Just How Many People Really Need to Work?

Sometimes, the oddest questions pop into my mind. I’m not entirely sure where they come from, much of the time; you spend enough time with your mind roaming randomly, and it’s amazing what comes to mind. Given that I run a personal finance blog, and it’s also not terribly surprising that more than a few such questions involve personal finance. Questions such as

What’s the smallest number of people who need to keep working in the United States to keep society functioning?

This question came to mind when I was thinking about early retirement, and how the goal of many personal finance books, from The 4-Hour Workweek to Laughing at Wall Street, is to give you the opportunity to retire early and spend most of your adult life relaxing and partying throughout the world. Yes, that’s definitely good for you, but it’s possible to go too far: if EVERYONE in the country retired, there would be nobody left to do all the needed work.

Including bulldozer related work, of course

My question is, how many people need to keep working in order to keep the country running, if the rest of us were to, say, develop passive income sources sufficient to allow us to spend all our time relaxing and traveling the world? There’s currently about 196,303,000 adults of working age in the United States (those between the ages of 18 and 65); how many of them really need to work to keep the economy working more or less as it currently? Currently, there’s only 128,279,000 adults listed as working by Bureau of Labor Statistics, or about 65%, so more than a third of the working age (18-65 years old) population can be unemployed or imprisoned (or sipping mimosas on the beach, let’s say) without collapsing the economy; how much further can we go?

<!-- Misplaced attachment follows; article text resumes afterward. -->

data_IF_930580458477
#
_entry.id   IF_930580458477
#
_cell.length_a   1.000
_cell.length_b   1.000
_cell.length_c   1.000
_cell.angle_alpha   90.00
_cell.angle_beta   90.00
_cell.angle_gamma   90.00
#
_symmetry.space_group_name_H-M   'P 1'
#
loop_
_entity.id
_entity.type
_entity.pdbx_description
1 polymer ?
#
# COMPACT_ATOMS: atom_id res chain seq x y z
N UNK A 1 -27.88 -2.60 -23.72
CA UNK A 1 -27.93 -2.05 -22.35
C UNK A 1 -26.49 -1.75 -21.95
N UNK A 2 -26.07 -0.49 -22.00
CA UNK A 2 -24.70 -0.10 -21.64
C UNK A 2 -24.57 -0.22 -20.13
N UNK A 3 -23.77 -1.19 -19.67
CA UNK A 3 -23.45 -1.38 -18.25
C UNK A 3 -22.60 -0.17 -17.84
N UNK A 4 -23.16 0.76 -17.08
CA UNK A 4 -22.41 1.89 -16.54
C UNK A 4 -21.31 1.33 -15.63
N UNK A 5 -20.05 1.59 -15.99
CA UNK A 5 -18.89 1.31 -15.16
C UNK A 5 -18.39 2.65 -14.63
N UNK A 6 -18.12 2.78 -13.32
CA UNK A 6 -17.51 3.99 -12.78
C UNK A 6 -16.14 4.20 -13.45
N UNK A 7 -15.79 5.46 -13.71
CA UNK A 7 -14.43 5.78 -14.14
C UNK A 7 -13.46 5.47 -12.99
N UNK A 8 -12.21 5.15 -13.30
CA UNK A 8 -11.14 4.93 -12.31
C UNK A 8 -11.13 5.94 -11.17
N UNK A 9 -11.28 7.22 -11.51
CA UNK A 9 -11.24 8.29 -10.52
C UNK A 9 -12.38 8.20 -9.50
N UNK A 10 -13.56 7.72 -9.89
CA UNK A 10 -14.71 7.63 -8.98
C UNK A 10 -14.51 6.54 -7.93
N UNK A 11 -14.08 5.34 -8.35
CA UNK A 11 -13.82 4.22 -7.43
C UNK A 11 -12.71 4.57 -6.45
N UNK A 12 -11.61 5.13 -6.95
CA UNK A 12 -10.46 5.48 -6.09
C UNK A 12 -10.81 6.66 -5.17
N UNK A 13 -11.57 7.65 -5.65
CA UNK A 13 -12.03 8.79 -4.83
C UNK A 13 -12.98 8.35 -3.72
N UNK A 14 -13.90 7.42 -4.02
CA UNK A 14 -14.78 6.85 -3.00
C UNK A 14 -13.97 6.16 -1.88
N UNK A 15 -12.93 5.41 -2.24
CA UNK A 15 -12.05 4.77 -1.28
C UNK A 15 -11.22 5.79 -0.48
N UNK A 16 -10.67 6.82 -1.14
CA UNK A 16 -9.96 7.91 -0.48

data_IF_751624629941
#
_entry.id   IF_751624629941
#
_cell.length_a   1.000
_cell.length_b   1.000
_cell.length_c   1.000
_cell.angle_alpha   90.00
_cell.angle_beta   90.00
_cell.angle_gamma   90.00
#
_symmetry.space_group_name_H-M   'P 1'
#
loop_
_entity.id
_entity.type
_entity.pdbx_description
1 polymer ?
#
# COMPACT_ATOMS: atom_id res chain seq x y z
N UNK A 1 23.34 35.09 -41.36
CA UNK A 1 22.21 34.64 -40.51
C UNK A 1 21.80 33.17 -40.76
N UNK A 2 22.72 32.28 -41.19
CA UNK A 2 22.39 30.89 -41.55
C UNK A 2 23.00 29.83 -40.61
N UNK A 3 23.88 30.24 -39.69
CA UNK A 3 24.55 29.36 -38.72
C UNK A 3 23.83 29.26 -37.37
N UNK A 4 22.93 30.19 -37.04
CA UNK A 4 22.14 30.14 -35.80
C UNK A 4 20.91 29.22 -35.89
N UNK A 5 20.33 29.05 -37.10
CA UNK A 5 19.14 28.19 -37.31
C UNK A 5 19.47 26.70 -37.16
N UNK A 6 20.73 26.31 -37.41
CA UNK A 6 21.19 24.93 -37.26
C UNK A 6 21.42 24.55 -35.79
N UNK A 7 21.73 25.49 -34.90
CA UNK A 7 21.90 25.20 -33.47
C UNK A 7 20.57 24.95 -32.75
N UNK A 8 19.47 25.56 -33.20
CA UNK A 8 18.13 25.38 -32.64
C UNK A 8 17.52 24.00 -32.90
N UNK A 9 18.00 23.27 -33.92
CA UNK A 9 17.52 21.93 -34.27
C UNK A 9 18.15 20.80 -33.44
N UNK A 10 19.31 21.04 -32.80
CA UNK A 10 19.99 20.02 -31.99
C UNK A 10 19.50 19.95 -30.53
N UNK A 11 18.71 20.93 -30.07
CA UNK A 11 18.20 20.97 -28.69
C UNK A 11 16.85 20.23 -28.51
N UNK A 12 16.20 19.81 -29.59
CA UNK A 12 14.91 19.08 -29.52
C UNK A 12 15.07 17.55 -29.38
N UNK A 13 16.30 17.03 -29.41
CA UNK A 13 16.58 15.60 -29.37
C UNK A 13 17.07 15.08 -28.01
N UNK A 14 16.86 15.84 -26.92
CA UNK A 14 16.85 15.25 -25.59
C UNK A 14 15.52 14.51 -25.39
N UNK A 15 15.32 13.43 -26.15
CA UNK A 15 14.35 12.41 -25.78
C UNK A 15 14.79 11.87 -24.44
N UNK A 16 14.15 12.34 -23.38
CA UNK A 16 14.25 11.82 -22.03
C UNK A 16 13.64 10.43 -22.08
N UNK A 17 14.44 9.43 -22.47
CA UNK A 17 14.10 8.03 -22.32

(Note before we begin: There’s obviously likely to be some disagreement on what is, and what isn’t, an essential job to keep the economy running. These are my opinions; please feel free to share your own opinions on what needs to be included to keep things running in this country. Maybe you think I’m underestimating how important a particular class of job is, maybe you feel we could cut far more before the country as a whole starts to suffer; either way, let me know and we can debate the issue.)

Let’s go through the Bureau of Labor Statistics National Occupational Employment data, to see what sectors (or parts of sectors) we can do without, starting with:

Management Occupations: Well, here’s a good place to start making some cuts, and not just because this is the category that includes Legislators (all 62,180 of them). I think there’s not too many people, at least not too many non-managers, who’d argue that we can’t trim some of the the fat here at least a bit. If we cut a quarter of the 6,184,000 management occupations, we’d give 1,546,000 people a chance to join passive income earners of the world.

Total Jobs Cut: 1,546,000

Business and Financial Operations Occupations: Another area where we can probably cut a few positions without drawing too much ire, as this includes everything from HR personnel to auditors. If we can’t cut, say, at least a fifth of them (1,236,000) from various positions without the rest of the economy collapsing, I don’t know where we can look to make these cuts.